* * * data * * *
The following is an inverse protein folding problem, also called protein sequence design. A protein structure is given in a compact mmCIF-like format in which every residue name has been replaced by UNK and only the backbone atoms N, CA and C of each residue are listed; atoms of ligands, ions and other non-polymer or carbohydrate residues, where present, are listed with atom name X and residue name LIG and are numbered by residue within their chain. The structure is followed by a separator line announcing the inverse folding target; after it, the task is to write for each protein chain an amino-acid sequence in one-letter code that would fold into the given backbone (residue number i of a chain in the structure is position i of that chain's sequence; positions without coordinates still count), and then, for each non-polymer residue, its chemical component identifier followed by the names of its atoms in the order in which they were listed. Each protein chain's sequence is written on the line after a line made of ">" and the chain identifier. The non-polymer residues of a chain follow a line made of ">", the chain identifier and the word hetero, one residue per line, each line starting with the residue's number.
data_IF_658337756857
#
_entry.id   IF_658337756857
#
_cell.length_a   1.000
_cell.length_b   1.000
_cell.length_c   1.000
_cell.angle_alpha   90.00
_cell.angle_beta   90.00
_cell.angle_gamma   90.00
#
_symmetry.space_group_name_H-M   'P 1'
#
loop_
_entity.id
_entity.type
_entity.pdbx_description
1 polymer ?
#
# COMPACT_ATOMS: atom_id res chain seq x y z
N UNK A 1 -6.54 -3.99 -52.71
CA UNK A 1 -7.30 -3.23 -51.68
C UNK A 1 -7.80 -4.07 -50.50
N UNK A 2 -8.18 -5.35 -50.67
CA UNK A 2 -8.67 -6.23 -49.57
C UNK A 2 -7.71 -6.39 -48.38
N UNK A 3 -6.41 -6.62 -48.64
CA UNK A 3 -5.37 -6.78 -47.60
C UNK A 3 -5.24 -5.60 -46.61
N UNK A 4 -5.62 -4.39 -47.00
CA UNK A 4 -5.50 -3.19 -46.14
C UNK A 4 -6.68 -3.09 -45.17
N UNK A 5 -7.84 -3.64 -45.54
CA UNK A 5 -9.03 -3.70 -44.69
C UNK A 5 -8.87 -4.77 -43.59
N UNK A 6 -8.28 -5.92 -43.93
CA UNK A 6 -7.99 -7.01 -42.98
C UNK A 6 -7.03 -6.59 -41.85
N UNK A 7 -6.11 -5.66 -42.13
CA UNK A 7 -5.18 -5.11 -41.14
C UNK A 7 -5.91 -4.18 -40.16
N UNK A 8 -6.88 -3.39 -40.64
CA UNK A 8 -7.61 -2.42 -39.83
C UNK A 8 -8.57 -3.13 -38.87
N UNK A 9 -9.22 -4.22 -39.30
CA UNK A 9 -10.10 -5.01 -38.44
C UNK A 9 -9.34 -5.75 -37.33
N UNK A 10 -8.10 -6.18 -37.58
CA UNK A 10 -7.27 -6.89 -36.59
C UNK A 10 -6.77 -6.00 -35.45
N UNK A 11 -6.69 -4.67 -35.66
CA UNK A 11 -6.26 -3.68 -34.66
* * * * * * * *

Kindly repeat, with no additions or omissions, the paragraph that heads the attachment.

The following is an inverse protein folding problem, also called protein sequence design. A protein structure is given in a compact mmCIF-like format in which every residue name has been replaced by UNK and only the backbone atoms N, CA and C of each residue are listed; atoms of ligands, ions and other non-polymer or carbohydrate residues, where present, are listed with atom name X and residue name LIG and are numbered by residue within their chain. The structure is followed by a separator line announcing the inverse folding target; after it, the task is to write for each protein chain an amino-acid sequence in one-letter code that would fold into the given backbone (residue number i of a chain in the structure is position i of that chain's sequence; positions without coordinates still count), and then, for each non-polymer residue, its chemical component identifier followed by the names of its atoms in the order in which they were listed. Each protein chain's sequence is written on the line after a line made of ">" and the chain identifier. The non-polymer residues of a chain follow a line made of ">", the chain identifier and the word hetero, one residue per line, each line starting with the residue's number.